[![SAN FRANCISCO - JANUARY 06: MacWorld attendee...]()](http://www.daylife.com/image/0gfZfmW9IB23a?utm_source=zemanta&utm_medium=p&utm_content=0gfZfmW9IB23a&utm_campaign=z1)Image by [Getty Images](http://www.daylife.com/source/Getty_Images) via [@daylife](http://www.daylife.com)Apple’s an odd company, sometimes. Most of what it launches, it does with great fanfare and marketing push. And sometimes, it slips something quite significant into a tiny, regarded update.
Last night, it pushed out an update to its [iWork](http://www.apple.com/iwork/ "iWork") office apps suite, which added the ability to create [ePub](http://en.wikipedia.org/wiki/EPUB "EPUB") documents to its Pages word processing and page layout app. ePub, for those who don’t know, is the open ebook standard that lies behind the iBooks store on the iPad and iPhone, as well as numerous other book readers.
That makes the entry cost for ebook creation under £60, according to the latest price for [iWork ’09 Retail](http://www.amazon.co.uk/gp/product/B0014X2UAK?ie=UTF8&tag=fishnefedora-21&linkCode=as2&camp=1634&creative=19450&creativeASIN=B0014X2UAK)!() on Amazon. You can sell the ePub format directly, and have people be able to use it in iBooks or any other reader that supports the standard. Or you could [sell it directly through the iBooks store](http://www.networkworld.com/news/2010/052710-ibookstore-now-allows-individuals-to.html). Of course, ePub makers were already out there, but the general opinion was that they were [clunky and hard to use](http://www.macworld.com/article/150817/2010/04/epub_ipad.html). Pages, as you might expect from Apple, is a very slick and intuitive piece of software.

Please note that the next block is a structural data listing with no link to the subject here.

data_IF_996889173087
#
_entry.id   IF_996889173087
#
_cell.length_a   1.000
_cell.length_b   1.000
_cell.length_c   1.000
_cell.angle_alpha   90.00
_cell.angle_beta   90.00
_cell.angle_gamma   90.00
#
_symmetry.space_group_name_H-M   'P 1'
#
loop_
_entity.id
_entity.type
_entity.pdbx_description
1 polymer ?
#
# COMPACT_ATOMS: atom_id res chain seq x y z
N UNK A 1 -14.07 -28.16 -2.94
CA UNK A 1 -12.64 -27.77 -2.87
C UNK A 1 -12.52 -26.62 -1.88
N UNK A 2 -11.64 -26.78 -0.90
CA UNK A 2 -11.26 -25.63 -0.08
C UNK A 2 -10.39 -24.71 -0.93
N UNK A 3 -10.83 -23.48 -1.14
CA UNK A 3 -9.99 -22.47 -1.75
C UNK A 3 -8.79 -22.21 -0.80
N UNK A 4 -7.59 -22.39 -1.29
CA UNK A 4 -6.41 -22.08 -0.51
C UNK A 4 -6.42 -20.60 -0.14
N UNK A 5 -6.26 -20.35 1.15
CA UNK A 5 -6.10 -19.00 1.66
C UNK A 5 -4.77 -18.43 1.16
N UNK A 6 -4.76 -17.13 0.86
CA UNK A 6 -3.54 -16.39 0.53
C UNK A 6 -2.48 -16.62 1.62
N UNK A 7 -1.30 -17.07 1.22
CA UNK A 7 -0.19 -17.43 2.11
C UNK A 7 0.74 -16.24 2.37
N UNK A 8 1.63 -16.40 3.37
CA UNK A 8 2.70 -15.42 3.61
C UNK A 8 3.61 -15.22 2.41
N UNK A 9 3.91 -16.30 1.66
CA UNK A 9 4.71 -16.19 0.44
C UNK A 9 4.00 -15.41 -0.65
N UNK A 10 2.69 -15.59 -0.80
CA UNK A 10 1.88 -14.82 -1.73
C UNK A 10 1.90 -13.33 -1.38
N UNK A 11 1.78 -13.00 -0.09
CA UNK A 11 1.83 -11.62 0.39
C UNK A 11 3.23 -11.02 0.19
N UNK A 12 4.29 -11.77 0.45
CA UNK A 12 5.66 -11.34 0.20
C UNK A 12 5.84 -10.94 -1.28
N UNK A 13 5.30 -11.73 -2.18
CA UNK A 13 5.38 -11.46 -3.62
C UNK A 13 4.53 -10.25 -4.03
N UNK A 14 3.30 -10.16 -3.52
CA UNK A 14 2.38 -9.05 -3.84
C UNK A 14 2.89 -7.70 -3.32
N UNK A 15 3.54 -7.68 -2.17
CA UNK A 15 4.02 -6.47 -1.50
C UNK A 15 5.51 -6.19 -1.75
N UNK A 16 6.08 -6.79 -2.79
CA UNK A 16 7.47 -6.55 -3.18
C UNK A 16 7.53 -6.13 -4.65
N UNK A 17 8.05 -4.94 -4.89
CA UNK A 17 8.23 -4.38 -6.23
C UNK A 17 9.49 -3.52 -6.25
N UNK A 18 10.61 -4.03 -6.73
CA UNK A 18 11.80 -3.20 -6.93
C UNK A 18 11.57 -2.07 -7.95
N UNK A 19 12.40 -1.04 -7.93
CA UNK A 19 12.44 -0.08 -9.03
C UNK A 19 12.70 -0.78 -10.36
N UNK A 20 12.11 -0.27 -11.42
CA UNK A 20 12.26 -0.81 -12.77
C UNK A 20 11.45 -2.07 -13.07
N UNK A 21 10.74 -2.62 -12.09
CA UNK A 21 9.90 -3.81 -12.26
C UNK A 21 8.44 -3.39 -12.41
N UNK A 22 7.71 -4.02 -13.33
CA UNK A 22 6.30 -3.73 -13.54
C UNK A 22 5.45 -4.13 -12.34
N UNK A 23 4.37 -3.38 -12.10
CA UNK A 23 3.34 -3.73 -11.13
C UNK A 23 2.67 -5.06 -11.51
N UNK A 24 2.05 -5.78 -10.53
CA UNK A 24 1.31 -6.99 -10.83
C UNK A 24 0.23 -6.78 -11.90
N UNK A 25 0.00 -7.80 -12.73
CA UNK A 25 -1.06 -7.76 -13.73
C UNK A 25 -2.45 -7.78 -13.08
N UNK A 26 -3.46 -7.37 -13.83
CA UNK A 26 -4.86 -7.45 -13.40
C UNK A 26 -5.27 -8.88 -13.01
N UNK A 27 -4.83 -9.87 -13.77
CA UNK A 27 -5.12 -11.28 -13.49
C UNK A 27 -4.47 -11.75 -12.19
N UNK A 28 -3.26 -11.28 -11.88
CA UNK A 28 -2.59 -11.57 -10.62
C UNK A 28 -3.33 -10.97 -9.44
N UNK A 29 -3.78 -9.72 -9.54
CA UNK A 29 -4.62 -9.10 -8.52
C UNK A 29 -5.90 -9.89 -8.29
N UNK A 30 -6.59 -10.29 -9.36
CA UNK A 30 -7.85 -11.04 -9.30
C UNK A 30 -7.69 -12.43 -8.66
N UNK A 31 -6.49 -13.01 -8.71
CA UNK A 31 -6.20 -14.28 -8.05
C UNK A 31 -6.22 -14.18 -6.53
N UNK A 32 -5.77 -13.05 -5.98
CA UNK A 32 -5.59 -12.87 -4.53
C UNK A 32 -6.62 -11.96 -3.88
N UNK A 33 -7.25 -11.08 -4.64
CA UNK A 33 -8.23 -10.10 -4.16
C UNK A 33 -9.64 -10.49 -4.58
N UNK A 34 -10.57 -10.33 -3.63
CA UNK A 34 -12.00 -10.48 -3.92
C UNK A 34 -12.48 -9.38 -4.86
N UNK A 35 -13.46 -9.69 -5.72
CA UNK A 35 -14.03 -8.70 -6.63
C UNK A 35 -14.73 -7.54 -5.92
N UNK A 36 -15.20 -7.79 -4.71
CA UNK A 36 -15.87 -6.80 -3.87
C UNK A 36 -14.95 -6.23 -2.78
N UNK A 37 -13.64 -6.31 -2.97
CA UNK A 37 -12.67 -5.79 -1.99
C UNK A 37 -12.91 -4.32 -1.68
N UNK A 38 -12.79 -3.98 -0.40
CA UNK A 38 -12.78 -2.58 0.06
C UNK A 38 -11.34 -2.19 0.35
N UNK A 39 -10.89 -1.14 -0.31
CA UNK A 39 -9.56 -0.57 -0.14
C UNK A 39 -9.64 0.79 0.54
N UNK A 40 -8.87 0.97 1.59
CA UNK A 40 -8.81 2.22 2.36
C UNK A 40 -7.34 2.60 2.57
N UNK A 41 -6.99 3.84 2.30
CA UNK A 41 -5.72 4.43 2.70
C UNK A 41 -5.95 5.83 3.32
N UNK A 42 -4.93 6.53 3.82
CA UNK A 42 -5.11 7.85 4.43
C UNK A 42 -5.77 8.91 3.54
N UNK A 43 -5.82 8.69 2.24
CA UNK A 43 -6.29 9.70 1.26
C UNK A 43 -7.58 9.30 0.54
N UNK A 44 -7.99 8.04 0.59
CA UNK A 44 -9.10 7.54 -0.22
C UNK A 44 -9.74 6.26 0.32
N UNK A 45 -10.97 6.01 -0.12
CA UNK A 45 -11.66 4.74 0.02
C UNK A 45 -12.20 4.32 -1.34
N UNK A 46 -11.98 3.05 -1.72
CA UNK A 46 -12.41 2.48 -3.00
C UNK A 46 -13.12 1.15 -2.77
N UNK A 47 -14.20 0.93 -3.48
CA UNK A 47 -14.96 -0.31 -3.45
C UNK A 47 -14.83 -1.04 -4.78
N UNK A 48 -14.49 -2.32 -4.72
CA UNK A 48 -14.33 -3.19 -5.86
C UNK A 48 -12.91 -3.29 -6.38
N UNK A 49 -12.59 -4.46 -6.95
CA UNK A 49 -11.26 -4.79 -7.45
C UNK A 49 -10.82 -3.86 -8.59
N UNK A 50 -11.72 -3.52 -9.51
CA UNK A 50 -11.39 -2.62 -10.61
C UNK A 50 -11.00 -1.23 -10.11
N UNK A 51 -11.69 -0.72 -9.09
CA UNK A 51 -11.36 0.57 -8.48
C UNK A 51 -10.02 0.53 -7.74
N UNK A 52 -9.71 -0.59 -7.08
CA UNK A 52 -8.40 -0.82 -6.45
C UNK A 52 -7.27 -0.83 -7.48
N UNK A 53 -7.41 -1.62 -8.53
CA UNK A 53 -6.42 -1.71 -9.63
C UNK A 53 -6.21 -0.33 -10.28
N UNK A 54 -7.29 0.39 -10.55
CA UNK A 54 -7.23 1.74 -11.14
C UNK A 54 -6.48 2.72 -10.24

The eBook landscape just changed.
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